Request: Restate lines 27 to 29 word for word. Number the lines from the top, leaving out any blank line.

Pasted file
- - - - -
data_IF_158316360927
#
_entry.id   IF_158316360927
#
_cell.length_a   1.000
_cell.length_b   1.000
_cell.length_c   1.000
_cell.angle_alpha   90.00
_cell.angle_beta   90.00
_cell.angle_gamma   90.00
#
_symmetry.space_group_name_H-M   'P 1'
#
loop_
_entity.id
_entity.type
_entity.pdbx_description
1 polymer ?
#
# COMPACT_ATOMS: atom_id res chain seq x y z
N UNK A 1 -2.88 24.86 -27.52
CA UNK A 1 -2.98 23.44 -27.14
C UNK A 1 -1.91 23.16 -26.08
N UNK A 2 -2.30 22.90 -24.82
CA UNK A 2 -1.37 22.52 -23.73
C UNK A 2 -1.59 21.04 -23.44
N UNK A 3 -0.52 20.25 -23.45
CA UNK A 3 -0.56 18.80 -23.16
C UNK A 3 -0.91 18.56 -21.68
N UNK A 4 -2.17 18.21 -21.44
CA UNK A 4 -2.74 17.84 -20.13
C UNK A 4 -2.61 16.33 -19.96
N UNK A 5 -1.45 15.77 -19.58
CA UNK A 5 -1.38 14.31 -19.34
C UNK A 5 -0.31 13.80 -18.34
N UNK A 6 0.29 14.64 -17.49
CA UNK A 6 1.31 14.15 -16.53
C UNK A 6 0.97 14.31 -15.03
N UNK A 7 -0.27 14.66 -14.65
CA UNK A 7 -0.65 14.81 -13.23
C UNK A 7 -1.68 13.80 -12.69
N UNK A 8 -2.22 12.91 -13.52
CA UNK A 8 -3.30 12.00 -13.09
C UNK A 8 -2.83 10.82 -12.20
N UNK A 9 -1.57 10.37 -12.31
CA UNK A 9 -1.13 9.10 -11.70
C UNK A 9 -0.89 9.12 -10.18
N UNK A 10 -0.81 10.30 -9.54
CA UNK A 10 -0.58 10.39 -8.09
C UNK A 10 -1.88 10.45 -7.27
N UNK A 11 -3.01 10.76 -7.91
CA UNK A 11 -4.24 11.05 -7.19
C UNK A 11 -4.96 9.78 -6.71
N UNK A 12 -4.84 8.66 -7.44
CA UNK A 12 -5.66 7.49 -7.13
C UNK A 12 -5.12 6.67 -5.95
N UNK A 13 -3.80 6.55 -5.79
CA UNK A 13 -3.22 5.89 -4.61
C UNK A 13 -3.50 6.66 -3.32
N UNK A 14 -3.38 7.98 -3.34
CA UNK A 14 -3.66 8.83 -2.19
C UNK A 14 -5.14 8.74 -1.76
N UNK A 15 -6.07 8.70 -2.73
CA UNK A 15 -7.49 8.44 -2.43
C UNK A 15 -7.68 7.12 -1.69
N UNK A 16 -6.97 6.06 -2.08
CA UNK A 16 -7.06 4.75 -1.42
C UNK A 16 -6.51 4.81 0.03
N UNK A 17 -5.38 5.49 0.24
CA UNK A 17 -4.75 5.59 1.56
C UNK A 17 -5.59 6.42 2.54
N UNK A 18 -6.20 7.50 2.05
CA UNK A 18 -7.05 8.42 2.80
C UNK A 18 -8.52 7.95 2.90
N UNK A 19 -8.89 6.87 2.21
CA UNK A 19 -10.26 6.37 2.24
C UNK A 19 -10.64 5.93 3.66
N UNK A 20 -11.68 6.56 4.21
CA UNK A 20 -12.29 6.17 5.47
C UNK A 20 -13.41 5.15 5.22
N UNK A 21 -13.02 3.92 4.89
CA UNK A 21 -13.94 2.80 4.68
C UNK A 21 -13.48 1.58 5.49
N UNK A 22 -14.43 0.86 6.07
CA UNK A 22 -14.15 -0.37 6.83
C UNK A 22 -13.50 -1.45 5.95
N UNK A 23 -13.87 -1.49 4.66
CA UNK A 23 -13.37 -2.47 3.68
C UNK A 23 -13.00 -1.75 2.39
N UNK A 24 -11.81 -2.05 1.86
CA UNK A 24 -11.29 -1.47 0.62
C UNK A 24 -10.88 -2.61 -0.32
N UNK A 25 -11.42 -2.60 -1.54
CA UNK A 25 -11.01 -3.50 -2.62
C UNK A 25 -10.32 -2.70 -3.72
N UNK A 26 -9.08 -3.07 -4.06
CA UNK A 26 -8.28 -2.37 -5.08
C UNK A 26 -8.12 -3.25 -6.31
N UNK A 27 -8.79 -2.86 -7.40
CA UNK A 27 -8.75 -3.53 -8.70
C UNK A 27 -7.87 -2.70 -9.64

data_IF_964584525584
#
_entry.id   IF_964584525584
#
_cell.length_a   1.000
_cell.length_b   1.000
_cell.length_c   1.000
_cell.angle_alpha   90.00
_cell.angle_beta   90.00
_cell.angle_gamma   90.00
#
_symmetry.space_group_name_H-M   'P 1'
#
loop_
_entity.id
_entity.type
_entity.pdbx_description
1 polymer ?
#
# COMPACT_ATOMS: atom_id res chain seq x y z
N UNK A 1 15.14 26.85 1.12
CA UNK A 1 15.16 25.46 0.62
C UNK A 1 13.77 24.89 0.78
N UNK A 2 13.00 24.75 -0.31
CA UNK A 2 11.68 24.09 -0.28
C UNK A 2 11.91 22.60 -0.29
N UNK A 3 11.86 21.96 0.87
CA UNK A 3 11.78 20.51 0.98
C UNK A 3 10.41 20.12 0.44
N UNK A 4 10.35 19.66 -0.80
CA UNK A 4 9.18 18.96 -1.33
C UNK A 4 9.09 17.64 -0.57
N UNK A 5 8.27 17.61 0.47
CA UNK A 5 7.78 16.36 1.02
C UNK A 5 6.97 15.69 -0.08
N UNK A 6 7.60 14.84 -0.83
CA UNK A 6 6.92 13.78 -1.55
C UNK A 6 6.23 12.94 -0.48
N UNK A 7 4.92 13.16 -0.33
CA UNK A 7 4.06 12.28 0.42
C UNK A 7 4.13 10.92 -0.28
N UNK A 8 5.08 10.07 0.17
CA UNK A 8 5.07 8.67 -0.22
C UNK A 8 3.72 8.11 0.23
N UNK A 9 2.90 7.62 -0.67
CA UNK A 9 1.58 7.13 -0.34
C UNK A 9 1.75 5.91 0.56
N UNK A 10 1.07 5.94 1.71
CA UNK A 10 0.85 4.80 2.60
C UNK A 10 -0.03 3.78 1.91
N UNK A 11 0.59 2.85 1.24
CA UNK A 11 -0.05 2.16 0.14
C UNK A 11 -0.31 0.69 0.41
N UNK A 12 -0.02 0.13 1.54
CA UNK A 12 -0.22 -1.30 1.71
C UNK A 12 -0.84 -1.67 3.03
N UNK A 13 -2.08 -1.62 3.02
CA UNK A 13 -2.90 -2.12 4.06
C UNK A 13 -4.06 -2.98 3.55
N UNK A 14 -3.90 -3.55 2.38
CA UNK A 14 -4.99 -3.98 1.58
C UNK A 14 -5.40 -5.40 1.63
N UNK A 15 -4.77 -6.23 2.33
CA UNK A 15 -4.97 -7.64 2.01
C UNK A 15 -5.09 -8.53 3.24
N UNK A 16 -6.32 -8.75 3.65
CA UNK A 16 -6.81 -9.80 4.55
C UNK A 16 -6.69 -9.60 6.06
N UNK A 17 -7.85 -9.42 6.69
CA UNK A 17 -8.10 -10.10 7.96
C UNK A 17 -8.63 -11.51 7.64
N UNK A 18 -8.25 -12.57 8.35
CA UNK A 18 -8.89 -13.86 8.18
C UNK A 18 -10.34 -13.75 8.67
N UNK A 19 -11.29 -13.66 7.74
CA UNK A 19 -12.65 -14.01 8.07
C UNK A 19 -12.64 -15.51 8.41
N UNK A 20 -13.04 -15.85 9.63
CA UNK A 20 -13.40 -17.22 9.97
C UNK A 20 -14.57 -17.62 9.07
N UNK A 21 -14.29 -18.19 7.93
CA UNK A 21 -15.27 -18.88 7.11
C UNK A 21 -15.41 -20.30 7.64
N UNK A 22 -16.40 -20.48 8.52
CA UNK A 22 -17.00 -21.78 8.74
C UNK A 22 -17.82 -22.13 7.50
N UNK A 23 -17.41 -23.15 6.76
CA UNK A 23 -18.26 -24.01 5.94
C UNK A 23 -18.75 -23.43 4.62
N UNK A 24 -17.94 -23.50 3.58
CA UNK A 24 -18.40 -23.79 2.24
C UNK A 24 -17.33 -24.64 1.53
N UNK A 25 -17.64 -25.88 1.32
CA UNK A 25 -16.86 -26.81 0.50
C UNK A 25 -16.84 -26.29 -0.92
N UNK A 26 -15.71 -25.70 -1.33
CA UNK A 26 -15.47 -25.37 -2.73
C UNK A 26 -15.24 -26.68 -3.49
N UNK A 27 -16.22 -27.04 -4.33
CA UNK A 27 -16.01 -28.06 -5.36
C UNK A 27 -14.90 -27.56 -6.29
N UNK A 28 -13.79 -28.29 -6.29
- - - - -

N UNK A 3 -0.52 20.25 -23.45
CA UNK A 3 -0.56 18.80 -23.16
C UNK A 3 -0.91 18.56 -21.68